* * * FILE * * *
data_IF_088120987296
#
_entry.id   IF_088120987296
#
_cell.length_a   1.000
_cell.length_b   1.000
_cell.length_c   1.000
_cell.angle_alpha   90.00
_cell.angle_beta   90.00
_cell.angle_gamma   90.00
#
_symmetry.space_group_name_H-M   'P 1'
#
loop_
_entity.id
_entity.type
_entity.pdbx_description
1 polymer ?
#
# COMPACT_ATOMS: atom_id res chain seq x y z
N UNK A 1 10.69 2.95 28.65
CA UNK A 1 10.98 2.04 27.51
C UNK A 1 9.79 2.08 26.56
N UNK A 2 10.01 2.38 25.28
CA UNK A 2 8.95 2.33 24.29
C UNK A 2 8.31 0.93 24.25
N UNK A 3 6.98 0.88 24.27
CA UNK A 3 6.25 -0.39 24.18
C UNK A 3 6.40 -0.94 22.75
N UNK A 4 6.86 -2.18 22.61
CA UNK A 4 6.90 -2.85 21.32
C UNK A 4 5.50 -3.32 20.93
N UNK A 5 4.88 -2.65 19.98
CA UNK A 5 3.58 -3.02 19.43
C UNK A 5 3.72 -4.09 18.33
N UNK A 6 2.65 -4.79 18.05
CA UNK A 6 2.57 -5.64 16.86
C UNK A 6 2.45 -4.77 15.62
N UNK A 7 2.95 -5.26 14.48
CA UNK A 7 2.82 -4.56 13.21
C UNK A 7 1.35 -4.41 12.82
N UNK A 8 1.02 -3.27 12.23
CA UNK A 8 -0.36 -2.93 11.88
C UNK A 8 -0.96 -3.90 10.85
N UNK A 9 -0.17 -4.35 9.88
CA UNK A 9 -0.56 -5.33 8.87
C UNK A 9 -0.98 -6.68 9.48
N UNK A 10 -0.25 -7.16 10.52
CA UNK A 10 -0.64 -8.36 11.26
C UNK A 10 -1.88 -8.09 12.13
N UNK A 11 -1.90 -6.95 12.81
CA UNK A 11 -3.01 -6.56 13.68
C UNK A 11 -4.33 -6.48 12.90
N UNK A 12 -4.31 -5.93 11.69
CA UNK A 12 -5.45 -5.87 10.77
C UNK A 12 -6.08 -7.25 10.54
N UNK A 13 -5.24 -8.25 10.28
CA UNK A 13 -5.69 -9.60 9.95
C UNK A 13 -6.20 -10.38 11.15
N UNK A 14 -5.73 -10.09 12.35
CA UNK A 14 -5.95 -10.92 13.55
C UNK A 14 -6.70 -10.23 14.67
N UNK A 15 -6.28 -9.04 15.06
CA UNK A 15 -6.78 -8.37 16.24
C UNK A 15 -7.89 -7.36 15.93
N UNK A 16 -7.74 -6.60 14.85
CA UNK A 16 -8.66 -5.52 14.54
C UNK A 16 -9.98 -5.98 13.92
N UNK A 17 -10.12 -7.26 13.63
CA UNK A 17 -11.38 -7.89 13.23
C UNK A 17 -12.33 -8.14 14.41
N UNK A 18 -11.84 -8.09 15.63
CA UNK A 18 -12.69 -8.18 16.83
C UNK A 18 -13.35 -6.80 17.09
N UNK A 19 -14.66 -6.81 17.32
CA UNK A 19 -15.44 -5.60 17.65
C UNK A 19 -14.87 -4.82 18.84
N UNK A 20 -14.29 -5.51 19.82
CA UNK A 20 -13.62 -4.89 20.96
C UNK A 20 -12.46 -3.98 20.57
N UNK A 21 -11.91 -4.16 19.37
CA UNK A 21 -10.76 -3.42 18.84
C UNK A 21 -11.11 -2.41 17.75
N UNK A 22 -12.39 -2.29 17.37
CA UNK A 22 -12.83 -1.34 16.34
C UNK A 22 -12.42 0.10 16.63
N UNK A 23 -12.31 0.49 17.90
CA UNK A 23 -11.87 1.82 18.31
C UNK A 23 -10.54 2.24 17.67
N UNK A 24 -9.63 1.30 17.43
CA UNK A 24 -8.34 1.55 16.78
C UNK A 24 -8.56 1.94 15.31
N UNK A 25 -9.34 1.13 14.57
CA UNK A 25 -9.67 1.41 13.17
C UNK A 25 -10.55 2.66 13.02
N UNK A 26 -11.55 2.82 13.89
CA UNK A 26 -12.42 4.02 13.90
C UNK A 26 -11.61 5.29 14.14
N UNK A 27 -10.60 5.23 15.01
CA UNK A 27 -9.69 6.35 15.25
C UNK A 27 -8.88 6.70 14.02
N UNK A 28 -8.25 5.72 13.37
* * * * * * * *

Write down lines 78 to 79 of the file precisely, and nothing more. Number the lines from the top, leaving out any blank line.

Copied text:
N UNK A 20 -14.29 -5.51 19.82
CA UNK A 20 -13.62 -4.89 20.96